There is a house at the corner of Kane Street and Strong Place that every Halloween becomes a local landmark. The stately home is surrounded by a black, wrought-iron fence. In late October, every spike on that fence it topped with a small carved Jack-O'-Lantern. That means an unbroken line of literally dozens of pumpkins, staring out balefully at the residents of Cobble Hill. It's a unique sight.
This Halloween, I asked the owner, who was passing out candy to the kids, about the pumpkin brigade. She said they carve them all in one straight session lasting about 14 hours. Depending on how many people are making the Jack-O'-Lanterns, I'd call that a pretty fast clip.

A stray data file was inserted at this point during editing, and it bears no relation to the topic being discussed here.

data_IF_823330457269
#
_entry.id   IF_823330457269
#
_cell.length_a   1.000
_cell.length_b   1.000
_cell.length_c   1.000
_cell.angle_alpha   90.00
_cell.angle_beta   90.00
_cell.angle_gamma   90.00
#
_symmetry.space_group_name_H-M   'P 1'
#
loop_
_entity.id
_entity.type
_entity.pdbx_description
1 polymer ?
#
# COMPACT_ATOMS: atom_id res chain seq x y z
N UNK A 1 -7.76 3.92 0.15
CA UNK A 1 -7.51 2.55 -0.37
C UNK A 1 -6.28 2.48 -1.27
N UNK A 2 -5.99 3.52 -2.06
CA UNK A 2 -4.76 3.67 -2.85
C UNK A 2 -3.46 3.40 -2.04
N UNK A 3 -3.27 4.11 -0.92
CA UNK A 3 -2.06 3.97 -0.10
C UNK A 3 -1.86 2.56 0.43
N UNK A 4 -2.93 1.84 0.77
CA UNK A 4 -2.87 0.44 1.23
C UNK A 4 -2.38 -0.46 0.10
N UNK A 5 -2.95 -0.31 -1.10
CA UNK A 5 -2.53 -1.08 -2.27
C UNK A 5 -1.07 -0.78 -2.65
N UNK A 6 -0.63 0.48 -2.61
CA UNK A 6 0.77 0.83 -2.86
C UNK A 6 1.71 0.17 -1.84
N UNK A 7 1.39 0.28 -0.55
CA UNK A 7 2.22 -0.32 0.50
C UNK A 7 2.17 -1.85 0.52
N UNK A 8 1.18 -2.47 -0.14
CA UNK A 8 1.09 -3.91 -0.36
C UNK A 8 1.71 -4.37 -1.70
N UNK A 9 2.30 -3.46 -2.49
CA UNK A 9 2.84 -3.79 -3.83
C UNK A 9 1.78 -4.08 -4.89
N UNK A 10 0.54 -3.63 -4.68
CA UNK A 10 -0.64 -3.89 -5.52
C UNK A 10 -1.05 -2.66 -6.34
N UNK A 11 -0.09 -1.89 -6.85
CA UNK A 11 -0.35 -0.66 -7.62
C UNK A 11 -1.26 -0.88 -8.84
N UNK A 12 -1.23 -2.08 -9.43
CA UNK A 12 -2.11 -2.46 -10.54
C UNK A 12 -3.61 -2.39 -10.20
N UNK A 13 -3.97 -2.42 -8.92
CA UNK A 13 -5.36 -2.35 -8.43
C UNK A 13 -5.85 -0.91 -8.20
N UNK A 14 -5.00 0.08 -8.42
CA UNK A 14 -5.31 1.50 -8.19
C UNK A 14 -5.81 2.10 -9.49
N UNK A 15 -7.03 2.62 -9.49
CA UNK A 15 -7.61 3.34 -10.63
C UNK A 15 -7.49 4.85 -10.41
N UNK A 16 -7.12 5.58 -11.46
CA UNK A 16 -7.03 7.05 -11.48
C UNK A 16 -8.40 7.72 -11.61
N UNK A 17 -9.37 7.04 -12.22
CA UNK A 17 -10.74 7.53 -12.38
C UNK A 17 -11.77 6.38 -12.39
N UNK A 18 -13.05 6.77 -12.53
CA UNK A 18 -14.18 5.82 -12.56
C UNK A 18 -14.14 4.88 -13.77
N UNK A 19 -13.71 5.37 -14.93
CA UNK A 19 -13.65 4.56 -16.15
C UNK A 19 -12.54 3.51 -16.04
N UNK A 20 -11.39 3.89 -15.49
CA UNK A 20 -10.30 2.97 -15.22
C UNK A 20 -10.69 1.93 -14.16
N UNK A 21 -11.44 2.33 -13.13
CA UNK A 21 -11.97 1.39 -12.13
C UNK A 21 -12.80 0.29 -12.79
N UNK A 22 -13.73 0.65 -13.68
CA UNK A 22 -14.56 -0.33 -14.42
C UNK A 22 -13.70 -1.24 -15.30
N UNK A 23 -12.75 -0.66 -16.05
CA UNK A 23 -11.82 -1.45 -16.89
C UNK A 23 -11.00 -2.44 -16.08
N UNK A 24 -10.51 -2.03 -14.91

The only drawback with this display is the house tends to leave the pumpkins there well past Halloween, until they're shrunken, rotting shells of their former selves. What was once a delight becomes an eyesore. So, it someone at Kane and Strong is reading this: let's say Nov. 10, no later, OK?